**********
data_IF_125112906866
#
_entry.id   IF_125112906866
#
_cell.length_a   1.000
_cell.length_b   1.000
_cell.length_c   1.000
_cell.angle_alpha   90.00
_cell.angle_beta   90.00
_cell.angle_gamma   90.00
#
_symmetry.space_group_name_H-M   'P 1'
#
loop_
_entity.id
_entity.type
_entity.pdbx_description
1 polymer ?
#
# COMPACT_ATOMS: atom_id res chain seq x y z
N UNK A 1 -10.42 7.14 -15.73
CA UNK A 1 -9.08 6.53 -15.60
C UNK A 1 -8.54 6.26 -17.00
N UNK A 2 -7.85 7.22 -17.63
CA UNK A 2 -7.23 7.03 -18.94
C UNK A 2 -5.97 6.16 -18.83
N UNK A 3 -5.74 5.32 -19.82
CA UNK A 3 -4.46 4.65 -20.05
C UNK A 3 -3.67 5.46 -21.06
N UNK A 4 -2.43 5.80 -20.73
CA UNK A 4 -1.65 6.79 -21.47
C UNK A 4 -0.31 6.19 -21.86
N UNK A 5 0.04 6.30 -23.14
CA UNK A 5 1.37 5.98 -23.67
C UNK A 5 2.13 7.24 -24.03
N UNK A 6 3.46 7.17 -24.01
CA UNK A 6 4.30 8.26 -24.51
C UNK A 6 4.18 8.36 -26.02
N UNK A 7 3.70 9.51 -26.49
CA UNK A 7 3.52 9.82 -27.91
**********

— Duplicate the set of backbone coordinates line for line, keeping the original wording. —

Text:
data_IF_125112906866
#
_entry.id   IF_125112906866
#
_cell.length_a   1.000
_cell.length_b   1.000
_cell.length_c   1.000
_cell.angle_alpha   90.00
_cell.angle_beta   90.00
_cell.angle_gamma   90.00
#
_symmetry.space_group_name_H-M   'P 1'
#
loop_
_entity.id
_entity.type
_entity.pdbx_description
1 polymer ?
#
# COMPACT_ATOMS: atom_id res chain seq x y z
N UNK A 1 -10.42 7.14 -15.73
CA UNK A 1 -9.08 6.53 -15.60
C UNK A 1 -8.54 6.26 -17.00
N UNK A 2 -7.85 7.22 -17.63
CA UNK A 2 -7.23 7.03 -18.94
C UNK A 2 -5.97 6.16 -18.83
N UNK A 3 -5.74 5.32 -19.82
CA UNK A 3 -4.46 4.65 -20.05
C UNK A 3 -3.67 5.46 -21.06
N UNK A 4 -2.43 5.80 -20.73
CA UNK A 4 -1.65 6.79 -21.47
C UNK A 4 -0.31 6.19 -21.86
N UNK A 5 0.04 6.30 -23.14
CA UNK A 5 1.37 5.98 -23.67
C UNK A 5 2.13 7.24 -24.03
N UNK A 6 3.46 7.17 -24.01
CA UNK A 6 4.30 8.26 -24.51
C UNK A 6 4.18 8.36 -26.02
N UNK A 7 3.70 9.51 -26.49
CA UNK A 7 3.52 9.82 -27.91